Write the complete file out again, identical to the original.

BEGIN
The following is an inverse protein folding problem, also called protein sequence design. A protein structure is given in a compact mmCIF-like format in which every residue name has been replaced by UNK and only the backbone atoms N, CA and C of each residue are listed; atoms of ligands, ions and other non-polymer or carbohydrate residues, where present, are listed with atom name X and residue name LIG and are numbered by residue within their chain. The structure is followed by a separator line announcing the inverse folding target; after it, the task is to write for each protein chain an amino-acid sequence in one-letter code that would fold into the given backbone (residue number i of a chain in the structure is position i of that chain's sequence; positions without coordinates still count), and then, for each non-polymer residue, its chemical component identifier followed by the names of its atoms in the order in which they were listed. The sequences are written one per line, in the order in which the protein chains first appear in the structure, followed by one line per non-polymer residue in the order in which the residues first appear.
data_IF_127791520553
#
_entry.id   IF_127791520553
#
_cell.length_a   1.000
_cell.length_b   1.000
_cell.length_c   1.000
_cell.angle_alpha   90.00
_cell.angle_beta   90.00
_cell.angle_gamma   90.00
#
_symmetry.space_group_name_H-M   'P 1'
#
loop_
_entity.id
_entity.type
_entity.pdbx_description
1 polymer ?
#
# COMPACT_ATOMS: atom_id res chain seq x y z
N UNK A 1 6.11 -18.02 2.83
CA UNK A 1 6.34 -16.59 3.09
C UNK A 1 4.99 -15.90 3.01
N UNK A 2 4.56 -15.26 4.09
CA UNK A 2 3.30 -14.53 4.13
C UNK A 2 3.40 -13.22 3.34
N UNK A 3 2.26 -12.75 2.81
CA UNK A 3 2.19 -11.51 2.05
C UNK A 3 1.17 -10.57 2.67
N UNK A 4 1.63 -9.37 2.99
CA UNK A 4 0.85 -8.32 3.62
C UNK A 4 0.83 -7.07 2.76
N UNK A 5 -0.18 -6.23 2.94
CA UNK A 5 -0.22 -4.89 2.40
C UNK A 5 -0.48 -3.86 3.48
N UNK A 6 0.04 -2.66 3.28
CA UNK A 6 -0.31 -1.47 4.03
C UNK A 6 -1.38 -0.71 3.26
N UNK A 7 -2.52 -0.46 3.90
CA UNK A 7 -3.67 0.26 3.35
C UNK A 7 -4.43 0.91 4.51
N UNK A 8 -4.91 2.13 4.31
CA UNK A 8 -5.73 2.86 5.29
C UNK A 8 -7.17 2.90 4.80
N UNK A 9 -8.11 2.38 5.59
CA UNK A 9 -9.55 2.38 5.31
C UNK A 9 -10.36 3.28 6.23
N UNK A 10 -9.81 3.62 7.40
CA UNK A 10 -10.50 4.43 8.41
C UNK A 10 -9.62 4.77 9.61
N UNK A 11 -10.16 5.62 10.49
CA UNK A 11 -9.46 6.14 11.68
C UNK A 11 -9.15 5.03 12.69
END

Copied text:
The following is an inverse protein folding problem, also called protein sequence design. A protein structure is given in a compact mmCIF-like format in which every residue name has been replaced by UNK and only the backbone atoms N, CA and C of each residue are listed; atoms of ligands, ions and other non-polymer or carbohydrate residues, where present, are listed with atom name X and residue name LIG and are numbered by residue within their chain. The structure is followed by a separator line announcing the inverse folding target; after it, the task is to write for each protein chain an amino-acid sequence in one-letter code that would fold into the given backbone (residue number i of a chain in the structure is position i of that chain's sequence; positions without coordinates still count), and then, for each non-polymer residue, its chemical component identifier followed by the names of its atoms in the order in which they were listed. The sequences are written one per line, in the order in which the protein chains first appear in the structure, followed by one line per non-polymer residue in the order in which the residues first appear.
data_IF_127791520553
#
_entry.id   IF_127791520553
#
_cell.length_a   1.000
_cell.length_b   1.000
_cell.length_c   1.000
_cell.angle_alpha   90.00
_cell.angle_beta   90.00
_cell.angle_gamma   90.00
#
_symmetry.space_group_name_H-M   'P 1'
#
loop_
_entity.id
_entity.type
_entity.pdbx_description
1 polymer ?
#
# COMPACT_ATOMS: atom_id res chain seq x y z
N UNK A 1 6.11 -18.02 2.83
CA UNK A 1 6.34 -16.59 3.09
C UNK A 1 4.99 -15.90 3.01
N UNK A 2 4.56 -15.26 4.09
CA UNK A 2 3.30 -14.53 4.13
C UNK A 2 3.40 -13.22 3.34
N UNK A 3 2.26 -12.75 2.81
CA UNK A 3 2.19 -11.51 2.05
C UNK A 3 1.17 -10.57 2.67
N UNK A 4 1.63 -9.37 2.99
CA UNK A 4 0.85 -8.32 3.62
C UNK A 4 0.83 -7.07 2.76
N UNK A 5 -0.18 -6.23 2.94
CA UNK A 5 -0.22 -4.89 2.40
C UNK A 5 -0.48 -3.86 3.48
N UNK A 6 0.04 -2.66 3.28
CA UNK A 6 -0.31 -1.47 4.03
C UNK A 6 -1.38 -0.71 3.26
N UNK A 7 -2.52 -0.46 3.90
CA UNK A 7 -3.67 0.26 3.35
C UNK A 7 -4.43 0.91 4.51
N UNK A 8 -4.91 2.13 4.31
CA UNK A 8 -5.73 2.86 5.29
C UNK A 8 -7.17 2.90 4.80
N UNK A 9 -8.11 2.38 5.59
CA UNK A 9 -9.55 2.38 5.31
C UNK A 9 -10.36 3.28 6.23
N UNK A 10 -9.81 3.62 7.40
CA UNK A 10 -10.50 4.43 8.41
C UNK A 10 -9.62 4.77 9.61
N UNK A 11 -10.16 5.62 10.49
CA UNK A 11 -9.46 6.14 11.68
C UNK A 11 -9.15 5.03 12.69